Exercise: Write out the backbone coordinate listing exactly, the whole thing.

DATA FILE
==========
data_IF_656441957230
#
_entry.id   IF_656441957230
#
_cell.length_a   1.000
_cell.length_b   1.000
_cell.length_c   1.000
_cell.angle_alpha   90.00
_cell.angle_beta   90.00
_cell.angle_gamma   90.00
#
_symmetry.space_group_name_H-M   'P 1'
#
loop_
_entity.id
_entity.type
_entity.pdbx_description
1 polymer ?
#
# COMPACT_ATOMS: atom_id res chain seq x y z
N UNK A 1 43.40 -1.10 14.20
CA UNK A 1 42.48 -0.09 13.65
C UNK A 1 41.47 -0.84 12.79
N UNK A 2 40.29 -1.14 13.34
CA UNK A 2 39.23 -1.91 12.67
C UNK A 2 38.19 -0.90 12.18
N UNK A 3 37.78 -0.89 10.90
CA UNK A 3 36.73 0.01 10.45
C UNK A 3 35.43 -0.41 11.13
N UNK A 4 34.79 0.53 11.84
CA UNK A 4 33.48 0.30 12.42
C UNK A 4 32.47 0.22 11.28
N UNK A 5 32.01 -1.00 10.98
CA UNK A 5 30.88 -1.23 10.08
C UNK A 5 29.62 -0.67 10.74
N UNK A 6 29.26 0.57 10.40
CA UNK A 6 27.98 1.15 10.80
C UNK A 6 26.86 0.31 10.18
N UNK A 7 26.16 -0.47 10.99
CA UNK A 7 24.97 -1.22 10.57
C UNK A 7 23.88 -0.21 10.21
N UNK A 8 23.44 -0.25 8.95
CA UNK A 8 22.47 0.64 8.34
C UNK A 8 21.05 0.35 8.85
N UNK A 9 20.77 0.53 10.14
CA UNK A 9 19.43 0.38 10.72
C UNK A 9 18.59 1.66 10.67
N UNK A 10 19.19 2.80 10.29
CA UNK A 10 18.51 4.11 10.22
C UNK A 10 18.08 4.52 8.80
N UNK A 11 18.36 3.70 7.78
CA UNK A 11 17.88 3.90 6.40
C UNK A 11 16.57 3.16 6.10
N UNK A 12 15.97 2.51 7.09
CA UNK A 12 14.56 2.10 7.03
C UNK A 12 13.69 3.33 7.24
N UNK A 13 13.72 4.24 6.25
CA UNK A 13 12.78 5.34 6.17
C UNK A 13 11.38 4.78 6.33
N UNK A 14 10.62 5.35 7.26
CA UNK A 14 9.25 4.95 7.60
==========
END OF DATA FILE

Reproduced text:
data_IF_656441957230
#
_entry.id   IF_656441957230
#
_cell.length_a   1.000
_cell.length_b   1.000
_cell.length_c   1.000
_cell.angle_alpha   90.00
_cell.angle_beta   90.00
_cell.angle_gamma   90.00
#
_symmetry.space_group_name_H-M   'P 1'
#
loop_
_entity.id
_entity.type
_entity.pdbx_description
1 polymer ?
#
# COMPACT_ATOMS: atom_id res chain seq x y z
N UNK A 1 43.40 -1.10 14.20
CA UNK A 1 42.48 -0.09 13.65
C UNK A 1 41.47 -0.84 12.79
N UNK A 2 40.29 -1.14 13.34
CA UNK A 2 39.23 -1.91 12.67
C UNK A 2 38.19 -0.90 12.18
N UNK A 3 37.78 -0.89 10.90
CA UNK A 3 36.73 0.01 10.45
C UNK A 3 35.43 -0.41 11.13
N UNK A 4 34.79 0.53 11.84
CA UNK A 4 33.48 0.30 12.42
C UNK A 4 32.47 0.22 11.28
N UNK A 5 32.01 -1.00 10.98
CA UNK A 5 30.88 -1.23 10.08
C UNK A 5 29.62 -0.67 10.74
N UNK A 6 29.26 0.57 10.40
CA UNK A 6 27.98 1.15 10.80
C UNK A 6 26.86 0.31 10.18
N UNK A 7 26.16 -0.47 10.99
CA UNK A 7 24.97 -1.22 10.57
C UNK A 7 23.88 -0.21 10.21
N UNK A 8 23.44 -0.25 8.95
CA UNK A 8 22.47 0.64 8.34
C UNK A 8 21.05 0.35 8.85
N UNK A 9 20.77 0.53 10.14
CA UNK A 9 19.43 0.38 10.72
C UNK A 9 18.59 1.66 10.67
N UNK A 10 19.19 2.80 10.29
CA UNK A 10 18.51 4.11 10.22
C UNK A 10 18.08 4.52 8.80
N UNK A 11 18.36 3.70 7.78
CA UNK A 11 17.88 3.90 6.40
C UNK A 11 16.57 3.16 6.10
N UNK A 12 15.97 2.51 7.09
CA UNK A 12 14.56 2.10 7.03
C UNK A 12 13.69 3.33 7.24
N UNK A 13 13.72 4.24 6.25
CA UNK A 13 12.78 5.34 6.17
C UNK A 13 11.38 4.78 6.33
N UNK A 14 10.62 5.35 7.26
CA UNK A 14 9.25 4.95 7.60